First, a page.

Bomberger’s is a name familiar to many in the bourbon community, especially those who know their bourbon history. The Bomberger’s distillery has roots dating back to the mid-1700’s when John and Michael Shenk, two Swiss Mennonite farmers, began distilling rye whiskey in Schaefferstown, Pennsylvania. Their distillery was subsequently acquired by Abraham Bomberger who operated it up until it succumbed to prohibition. Following prohibition, the distillery changed hands many times but was ultimately acquired by Louis Forman, under the direction of his master distiller Charles Everett Beam, who would eventually develop a pot-still sour mash whiskey that would come to be known as “Michter’s Original Sour Mash Whiskey.”
Unfortunately, the distillery would change hands again multiple times due to continued financial struggles. Beginning in 1970, it had officially become the Michter’s Distillery, but the distillery was still unable to find its footing and eventually closed its doors and abandoned its trademarks in 1990. Fast forward 6 years, when Chatham Imports began the process of revitalizing the Michter’s name we all know and love today. The Bomberger’s name was also revitalized back in 2004, but this resulted in a long legal battle between two competing companies looking to resurrect this storied brand. Ultimately, Chatham would prove to be successful in this battle and released the first batch of Bomberger’s Declaration shortly thereafter to “honor the legacy of the former distillery known as Bomberger’s in the 1800’s and later as Michter’s in the 20th Century.”
There is no age statement on this bottle, but rumor has it that this bourbon has been aging for more than 10 years, which is consistent with the quality juice in this bottle. This is also a sourced bourbon, although I have not been able to find much information on the source of the juice or the mashbill. However, based on the tasting I would guess this mashbill is at least 10% rye.
This is bottle #1363 of 1658 from batch # 18C317 in 2018. This bourbon comes in at 108 proof (54% abv). I found this bottle for $59.99 but a quick Google search reveals a much higher price range for this small batch bourbon.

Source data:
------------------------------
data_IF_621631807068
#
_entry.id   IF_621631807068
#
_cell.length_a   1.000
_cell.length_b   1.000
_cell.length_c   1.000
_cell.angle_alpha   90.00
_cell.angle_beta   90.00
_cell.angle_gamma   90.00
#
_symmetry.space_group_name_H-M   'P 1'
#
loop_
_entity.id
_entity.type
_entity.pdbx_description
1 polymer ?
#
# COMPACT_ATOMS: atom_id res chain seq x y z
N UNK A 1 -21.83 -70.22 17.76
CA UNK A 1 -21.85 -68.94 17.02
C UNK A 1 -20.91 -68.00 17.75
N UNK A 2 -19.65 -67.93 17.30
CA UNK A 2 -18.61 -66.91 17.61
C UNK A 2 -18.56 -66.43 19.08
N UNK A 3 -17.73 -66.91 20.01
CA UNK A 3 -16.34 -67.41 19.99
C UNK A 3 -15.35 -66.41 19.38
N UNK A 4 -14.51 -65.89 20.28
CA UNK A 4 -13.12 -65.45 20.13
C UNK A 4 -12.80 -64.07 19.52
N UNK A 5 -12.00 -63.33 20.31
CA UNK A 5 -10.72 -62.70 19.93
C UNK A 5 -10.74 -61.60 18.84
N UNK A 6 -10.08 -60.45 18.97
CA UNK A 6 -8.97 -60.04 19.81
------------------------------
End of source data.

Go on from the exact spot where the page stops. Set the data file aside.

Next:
Appearance – deep orange amber. This is a thick, oily bourbon that leaves long, pronounced legs in the glass.
Nose – the nose is the best part of this pour. It is a sweet nose with notes of oak, vanilla bean, brûléed banana, and light rye spice, but there is also a very subtle smokiness that blends seamlessly with all of the rich flavors.
Palate – the sweetness of the nose does not translate immediately onto the palate. Instead, oak tannins initially leave a somewhat astringent feel, along with hot, heavy rye spice, cinnamon, nutmeg, and charred oak. The astringency is quickly balanced with the sweetness of a dark fruit chutney and notes of bitter orange peel.
Finish – this bourbon leaves a wonderful mouthfeel, with a medium-long, spicy finish. The oak tannins linger but the rye spice and cinnamon really dominate, bringing to mind the flavor of red hot candies. The heavy spice gives ways to more layers of dark dried fruit, honey, and very light citrus notes.
Overall – In my humble opinion, this is an exceptional bourbon. The nose is rich and inviting, and it only gets better with time. And while there is some astringency on the palate, which I don’t usually prefer, the sweet and spicy notes quickly balance the flavors, culminating in a very enjoyable pour. This bottle also comes in at a very reasonable price point, assuming you can find it at retail. I am a sucker for anything coming from the revived Michter’s Distillery and this bottle is no exception. If you see this on the shelf, I highly recommend picking up every bottle – you will not be disappointed.